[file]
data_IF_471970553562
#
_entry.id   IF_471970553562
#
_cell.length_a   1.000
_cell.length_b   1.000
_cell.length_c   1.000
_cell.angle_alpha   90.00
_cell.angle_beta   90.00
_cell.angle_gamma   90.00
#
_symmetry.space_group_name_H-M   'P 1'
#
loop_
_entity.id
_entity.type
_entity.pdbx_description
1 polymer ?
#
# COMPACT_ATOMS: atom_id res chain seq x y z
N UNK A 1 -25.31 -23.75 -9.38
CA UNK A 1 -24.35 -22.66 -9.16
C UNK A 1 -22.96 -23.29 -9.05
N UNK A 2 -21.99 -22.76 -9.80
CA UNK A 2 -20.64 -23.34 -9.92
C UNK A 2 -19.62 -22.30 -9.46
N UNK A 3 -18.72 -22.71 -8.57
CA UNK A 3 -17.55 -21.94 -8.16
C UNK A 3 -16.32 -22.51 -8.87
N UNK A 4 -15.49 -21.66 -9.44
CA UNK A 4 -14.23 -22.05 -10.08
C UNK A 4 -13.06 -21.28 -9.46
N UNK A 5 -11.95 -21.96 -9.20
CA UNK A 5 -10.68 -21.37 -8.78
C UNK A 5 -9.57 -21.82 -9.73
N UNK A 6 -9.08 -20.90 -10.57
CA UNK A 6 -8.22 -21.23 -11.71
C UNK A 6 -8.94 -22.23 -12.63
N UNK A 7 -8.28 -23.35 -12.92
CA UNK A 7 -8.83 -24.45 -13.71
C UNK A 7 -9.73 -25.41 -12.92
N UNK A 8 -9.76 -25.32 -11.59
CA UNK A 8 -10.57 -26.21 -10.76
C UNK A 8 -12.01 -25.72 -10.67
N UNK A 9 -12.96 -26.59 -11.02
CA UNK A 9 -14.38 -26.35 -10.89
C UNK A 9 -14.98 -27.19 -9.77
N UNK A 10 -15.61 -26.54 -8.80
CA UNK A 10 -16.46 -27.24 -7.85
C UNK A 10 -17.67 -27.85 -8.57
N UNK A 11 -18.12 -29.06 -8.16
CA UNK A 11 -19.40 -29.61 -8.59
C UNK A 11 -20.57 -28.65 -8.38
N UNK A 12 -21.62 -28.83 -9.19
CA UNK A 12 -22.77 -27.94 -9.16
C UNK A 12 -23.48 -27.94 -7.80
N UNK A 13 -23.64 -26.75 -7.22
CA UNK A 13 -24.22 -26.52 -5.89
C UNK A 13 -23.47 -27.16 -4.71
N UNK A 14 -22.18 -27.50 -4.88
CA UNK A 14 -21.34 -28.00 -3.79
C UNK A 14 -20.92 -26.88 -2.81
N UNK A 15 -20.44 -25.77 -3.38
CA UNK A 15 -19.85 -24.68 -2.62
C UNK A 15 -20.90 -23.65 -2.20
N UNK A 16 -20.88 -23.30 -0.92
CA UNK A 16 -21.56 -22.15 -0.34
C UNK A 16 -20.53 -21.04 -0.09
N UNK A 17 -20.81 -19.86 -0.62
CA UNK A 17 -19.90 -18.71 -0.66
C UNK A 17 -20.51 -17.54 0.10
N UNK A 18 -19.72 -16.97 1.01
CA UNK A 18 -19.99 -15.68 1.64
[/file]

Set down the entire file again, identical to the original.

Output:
data_IF_471970553562
#
_entry.id   IF_471970553562
#
_cell.length_a   1.000
_cell.length_b   1.000
_cell.length_c   1.000
_cell.angle_alpha   90.00
_cell.angle_beta   90.00
_cell.angle_gamma   90.00
#
_symmetry.space_group_name_H-M   'P 1'
#
loop_
_entity.id
_entity.type
_entity.pdbx_description
1 polymer ?
#
# COMPACT_ATOMS: atom_id res chain seq x y z
N UNK A 1 -25.31 -23.75 -9.38
CA UNK A 1 -24.35 -22.66 -9.16
C UNK A 1 -22.96 -23.29 -9.05
N UNK A 2 -21.99 -22.76 -9.80
CA UNK A 2 -20.64 -23.34 -9.92
C UNK A 2 -19.62 -22.30 -9.46
N UNK A 3 -18.72 -22.71 -8.57
CA UNK A 3 -17.55 -21.94 -8.16
C UNK A 3 -16.32 -22.51 -8.87
N UNK A 4 -15.49 -21.66 -9.44
CA UNK A 4 -14.23 -22.05 -10.08
C UNK A 4 -13.06 -21.28 -9.46
N UNK A 5 -11.95 -21.96 -9.20
CA UNK A 5 -10.68 -21.37 -8.78
C UNK A 5 -9.57 -21.82 -9.73
N UNK A 6 -9.08 -20.90 -10.57
CA UNK A 6 -8.22 -21.23 -11.71
C UNK A 6 -8.94 -22.23 -12.63
N UNK A 7 -8.28 -23.35 -12.92
CA UNK A 7 -8.83 -24.45 -13.71
C UNK A 7 -9.73 -25.41 -12.92
N UNK A 8 -9.76 -25.32 -11.59
CA UNK A 8 -10.57 -26.21 -10.76
C UNK A 8 -12.01 -25.72 -10.67
N UNK A 9 -12.96 -26.59 -11.02
CA UNK A 9 -14.38 -26.35 -10.89
C UNK A 9 -14.98 -27.19 -9.77
N UNK A 10 -15.61 -26.54 -8.80
CA UNK A 10 -16.46 -27.24 -7.85
C UNK A 10 -17.67 -27.85 -8.57
N UNK A 11 -18.12 -29.06 -8.16
CA UNK A 11 -19.40 -29.61 -8.59
C UNK A 11 -20.57 -28.65 -8.38
N UNK A 12 -21.62 -28.83 -9.19
CA UNK A 12 -22.77 -27.94 -9.16
C UNK A 12 -23.48 -27.94 -7.80
N UNK A 13 -23.64 -26.75 -7.22
CA UNK A 13 -24.22 -26.52 -5.89
C UNK A 13 -23.47 -27.16 -4.71
N UNK A 14 -22.18 -27.50 -4.88
CA UNK A 14 -21.34 -28.00 -3.79
C UNK A 14 -20.92 -26.88 -2.81
N UNK A 15 -20.44 -25.77 -3.38
CA UNK A 15 -19.85 -24.68 -2.62
C UNK A 15 -20.90 -23.65 -2.20
N UNK A 16 -20.88 -23.30 -0.92
CA UNK A 16 -21.56 -22.15 -0.34
C UNK A 16 -20.53 -21.04 -0.09
N UNK A 17 -20.81 -19.86 -0.62
CA UNK A 17 -19.90 -18.71 -0.66
C UNK A 17 -20.51 -17.54 0.10
N UNK A 18 -19.72 -16.97 1.01
CA UNK A 18 -19.99 -15.68 1.64